Janet is a baby from Tanzania. She is the third born child in a family of three children. She is a cheerful and curious little girl. Janet's parents own a small shop which sells small home stuffs. Janet was diagnosed with genu valgus. Her legs bow inwards so that her knees touch. This condition is typically caused by an excessive accumulation of fluoride in the bones, which often stems from contaminated drinking water. As a result, she can not walk without rubbing her knees together and this is causing her pain and discomfort. Our medical partner, African Mission Healthcare, is requesting $838 to fund corrective surgery for Janet. The procedure is scheduled to take place on February 28th. Treatment will hopefully restore Janet's mobility, allow her to participate in a variety of activities, and greatly decrease her risk of future complications. Janet's mother says, "I see that my daughter has a problem with her legs, I do not understand much about her condition but it worries me that she may grow up and become disabled if I do not do anything. Please help my daughter."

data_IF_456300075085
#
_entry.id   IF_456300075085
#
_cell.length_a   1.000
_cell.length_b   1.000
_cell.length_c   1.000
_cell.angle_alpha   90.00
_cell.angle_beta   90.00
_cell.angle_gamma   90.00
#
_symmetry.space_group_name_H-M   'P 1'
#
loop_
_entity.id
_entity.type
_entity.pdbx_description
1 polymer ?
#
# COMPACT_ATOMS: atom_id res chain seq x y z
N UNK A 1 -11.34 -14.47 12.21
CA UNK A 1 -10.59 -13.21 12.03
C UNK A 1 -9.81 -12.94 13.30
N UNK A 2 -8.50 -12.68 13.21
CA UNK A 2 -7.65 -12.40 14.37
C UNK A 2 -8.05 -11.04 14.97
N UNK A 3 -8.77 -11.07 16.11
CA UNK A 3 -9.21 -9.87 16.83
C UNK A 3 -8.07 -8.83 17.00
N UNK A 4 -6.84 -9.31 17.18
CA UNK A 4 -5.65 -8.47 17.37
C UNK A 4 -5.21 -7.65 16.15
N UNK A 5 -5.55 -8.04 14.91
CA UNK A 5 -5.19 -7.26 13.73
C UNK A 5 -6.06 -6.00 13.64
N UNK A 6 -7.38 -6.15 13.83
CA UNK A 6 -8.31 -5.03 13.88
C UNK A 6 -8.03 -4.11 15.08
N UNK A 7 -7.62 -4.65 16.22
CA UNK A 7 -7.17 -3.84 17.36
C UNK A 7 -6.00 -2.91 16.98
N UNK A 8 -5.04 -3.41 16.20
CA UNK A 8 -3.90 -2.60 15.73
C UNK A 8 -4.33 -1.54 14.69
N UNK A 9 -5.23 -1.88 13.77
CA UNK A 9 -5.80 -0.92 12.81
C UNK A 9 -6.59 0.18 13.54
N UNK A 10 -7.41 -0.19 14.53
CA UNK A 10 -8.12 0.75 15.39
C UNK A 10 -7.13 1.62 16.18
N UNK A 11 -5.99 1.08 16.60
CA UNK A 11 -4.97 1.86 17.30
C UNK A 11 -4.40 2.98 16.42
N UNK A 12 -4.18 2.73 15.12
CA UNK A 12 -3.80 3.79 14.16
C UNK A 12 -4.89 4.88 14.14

Mbarebaki is a teacher from Uganda. He is a married father to five children, all still studying. His wife is a private primary teacher and he is also a primary teacher. Mbarebaki says their income is salary-based, which they often do not receive in time to meet their monthly costs and by the time the payments come, they already have a huge sum of debts, especially for the school fees of their children. Mbarebaki arrived at our care center with a left sided breast fibroadenoma, which he has experienced for two months’ now. He has pain and if not treated, the mass will continue to grow. Mbarebaki traveled to our medical partner's care center to receive treatment. On February 20th, surgeons will remove the mass. Now, Mbarebaki needs help to raise $187 to fund this procedure. Mbarebaki says, “I was humbled upon hearing about your program. I hope that I will have my surgery successfully under your support.”